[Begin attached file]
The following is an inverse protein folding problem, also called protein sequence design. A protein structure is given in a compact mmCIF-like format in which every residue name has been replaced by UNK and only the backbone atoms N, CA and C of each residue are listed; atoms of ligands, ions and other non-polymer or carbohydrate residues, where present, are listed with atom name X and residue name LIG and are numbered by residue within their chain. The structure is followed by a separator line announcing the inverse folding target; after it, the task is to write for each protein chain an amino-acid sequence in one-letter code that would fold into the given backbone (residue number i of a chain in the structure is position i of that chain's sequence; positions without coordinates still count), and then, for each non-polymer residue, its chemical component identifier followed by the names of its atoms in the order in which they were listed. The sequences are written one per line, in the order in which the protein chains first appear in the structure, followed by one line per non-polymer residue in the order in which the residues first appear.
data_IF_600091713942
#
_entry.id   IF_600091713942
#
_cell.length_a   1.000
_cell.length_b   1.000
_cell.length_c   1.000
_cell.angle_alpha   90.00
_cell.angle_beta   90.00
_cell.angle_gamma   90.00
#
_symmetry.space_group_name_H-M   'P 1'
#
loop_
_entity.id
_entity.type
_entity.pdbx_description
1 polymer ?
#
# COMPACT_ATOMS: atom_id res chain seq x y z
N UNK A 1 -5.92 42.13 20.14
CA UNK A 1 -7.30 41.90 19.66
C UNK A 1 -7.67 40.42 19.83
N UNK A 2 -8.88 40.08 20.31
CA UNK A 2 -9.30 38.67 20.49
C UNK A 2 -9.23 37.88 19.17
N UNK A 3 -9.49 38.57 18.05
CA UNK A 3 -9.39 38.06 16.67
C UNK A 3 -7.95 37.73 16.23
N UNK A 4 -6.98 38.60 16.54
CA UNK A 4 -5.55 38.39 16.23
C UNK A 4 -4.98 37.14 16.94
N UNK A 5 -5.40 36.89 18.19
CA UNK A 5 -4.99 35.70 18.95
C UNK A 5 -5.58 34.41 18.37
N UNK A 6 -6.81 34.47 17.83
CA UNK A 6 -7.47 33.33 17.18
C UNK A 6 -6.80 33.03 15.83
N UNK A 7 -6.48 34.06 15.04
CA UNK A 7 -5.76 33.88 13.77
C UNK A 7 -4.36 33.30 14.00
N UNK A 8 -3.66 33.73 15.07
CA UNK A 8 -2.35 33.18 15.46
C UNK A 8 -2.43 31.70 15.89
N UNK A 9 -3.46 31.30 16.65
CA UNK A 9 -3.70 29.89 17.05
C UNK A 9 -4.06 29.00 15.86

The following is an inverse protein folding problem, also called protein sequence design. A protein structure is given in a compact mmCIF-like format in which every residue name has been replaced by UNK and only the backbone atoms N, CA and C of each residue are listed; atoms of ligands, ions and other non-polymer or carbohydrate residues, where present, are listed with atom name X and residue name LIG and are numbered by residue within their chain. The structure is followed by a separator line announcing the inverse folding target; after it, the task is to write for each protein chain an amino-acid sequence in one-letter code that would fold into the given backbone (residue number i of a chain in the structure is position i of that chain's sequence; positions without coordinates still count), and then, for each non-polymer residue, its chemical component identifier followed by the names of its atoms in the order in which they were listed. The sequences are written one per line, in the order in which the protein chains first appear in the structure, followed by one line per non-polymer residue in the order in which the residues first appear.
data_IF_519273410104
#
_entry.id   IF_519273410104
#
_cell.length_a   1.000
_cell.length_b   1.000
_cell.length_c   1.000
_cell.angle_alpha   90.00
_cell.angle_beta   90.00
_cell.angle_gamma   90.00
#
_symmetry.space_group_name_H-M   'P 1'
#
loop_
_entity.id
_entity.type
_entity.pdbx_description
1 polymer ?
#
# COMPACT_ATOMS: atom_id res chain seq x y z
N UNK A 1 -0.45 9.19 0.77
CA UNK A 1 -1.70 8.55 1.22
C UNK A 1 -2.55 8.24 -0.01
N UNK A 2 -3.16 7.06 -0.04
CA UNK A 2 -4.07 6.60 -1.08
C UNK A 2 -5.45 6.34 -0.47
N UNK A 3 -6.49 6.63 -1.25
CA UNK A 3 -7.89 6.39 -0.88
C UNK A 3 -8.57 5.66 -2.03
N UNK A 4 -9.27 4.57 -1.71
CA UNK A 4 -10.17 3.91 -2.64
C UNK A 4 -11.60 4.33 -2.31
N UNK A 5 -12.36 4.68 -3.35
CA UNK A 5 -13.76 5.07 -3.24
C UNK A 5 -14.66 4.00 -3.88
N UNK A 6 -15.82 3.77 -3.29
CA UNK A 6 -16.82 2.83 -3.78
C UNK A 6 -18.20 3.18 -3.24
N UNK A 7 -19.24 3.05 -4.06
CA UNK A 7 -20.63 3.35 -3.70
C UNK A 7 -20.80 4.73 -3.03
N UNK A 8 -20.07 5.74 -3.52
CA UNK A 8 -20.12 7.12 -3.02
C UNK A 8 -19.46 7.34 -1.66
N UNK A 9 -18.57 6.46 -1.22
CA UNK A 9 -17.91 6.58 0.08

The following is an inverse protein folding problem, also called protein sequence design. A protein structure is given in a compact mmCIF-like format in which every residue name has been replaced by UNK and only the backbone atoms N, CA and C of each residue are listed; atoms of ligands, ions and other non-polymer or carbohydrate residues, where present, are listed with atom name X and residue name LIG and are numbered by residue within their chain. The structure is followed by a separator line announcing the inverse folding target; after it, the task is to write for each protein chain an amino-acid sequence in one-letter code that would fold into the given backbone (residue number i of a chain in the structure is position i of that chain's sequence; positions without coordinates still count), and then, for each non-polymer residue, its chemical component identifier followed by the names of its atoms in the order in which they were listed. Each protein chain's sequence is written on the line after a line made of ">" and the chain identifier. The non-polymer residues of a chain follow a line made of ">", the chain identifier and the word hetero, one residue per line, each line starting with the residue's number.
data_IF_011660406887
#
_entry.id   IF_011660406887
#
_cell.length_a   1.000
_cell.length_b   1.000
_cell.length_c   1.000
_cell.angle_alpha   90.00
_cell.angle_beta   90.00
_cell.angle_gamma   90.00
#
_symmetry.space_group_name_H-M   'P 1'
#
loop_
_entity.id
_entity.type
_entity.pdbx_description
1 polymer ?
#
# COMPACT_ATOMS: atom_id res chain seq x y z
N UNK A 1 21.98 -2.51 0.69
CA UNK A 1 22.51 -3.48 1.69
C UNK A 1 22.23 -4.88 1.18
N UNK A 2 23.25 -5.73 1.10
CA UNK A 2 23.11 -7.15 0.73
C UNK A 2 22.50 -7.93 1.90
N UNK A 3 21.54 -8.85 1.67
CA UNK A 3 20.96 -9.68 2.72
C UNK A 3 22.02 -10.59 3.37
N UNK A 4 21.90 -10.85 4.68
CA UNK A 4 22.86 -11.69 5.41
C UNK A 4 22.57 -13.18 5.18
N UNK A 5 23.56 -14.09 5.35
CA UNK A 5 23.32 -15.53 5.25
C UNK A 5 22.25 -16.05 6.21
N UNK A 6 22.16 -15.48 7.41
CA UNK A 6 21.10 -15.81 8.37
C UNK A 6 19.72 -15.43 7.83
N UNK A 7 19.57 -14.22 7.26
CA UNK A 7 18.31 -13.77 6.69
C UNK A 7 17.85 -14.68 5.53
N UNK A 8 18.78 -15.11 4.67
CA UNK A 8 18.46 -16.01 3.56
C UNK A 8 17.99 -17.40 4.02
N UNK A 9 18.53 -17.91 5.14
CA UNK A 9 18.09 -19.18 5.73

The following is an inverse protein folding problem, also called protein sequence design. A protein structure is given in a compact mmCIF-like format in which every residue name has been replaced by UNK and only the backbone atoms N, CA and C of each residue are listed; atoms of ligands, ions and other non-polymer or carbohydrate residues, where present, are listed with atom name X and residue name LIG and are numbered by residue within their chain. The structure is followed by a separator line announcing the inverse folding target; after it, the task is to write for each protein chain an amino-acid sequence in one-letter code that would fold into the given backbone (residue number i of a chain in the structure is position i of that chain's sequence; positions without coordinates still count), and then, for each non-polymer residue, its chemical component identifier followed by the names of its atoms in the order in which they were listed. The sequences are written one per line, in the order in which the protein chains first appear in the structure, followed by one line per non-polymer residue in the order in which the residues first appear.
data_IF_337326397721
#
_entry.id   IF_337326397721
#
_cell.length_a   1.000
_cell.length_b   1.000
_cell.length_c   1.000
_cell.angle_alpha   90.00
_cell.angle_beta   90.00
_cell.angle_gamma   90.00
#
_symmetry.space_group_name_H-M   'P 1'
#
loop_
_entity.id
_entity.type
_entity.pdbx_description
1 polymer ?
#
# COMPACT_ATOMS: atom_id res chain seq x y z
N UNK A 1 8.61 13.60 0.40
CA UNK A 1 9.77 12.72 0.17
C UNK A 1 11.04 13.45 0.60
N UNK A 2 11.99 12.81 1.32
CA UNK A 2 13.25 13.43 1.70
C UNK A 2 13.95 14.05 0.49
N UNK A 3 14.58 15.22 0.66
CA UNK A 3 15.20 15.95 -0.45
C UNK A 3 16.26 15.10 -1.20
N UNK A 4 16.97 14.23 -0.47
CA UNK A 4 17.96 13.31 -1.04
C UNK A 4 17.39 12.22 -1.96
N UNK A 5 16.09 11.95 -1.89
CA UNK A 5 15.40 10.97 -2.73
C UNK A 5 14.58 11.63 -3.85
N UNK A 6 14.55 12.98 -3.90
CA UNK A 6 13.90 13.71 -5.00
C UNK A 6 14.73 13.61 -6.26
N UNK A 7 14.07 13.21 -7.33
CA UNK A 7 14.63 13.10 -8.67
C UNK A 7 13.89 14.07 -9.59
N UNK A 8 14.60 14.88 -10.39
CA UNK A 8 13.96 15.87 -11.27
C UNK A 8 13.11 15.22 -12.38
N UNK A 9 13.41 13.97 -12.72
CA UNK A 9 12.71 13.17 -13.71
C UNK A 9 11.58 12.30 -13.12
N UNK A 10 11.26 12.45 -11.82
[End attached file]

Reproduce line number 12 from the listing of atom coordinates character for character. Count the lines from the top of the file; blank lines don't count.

#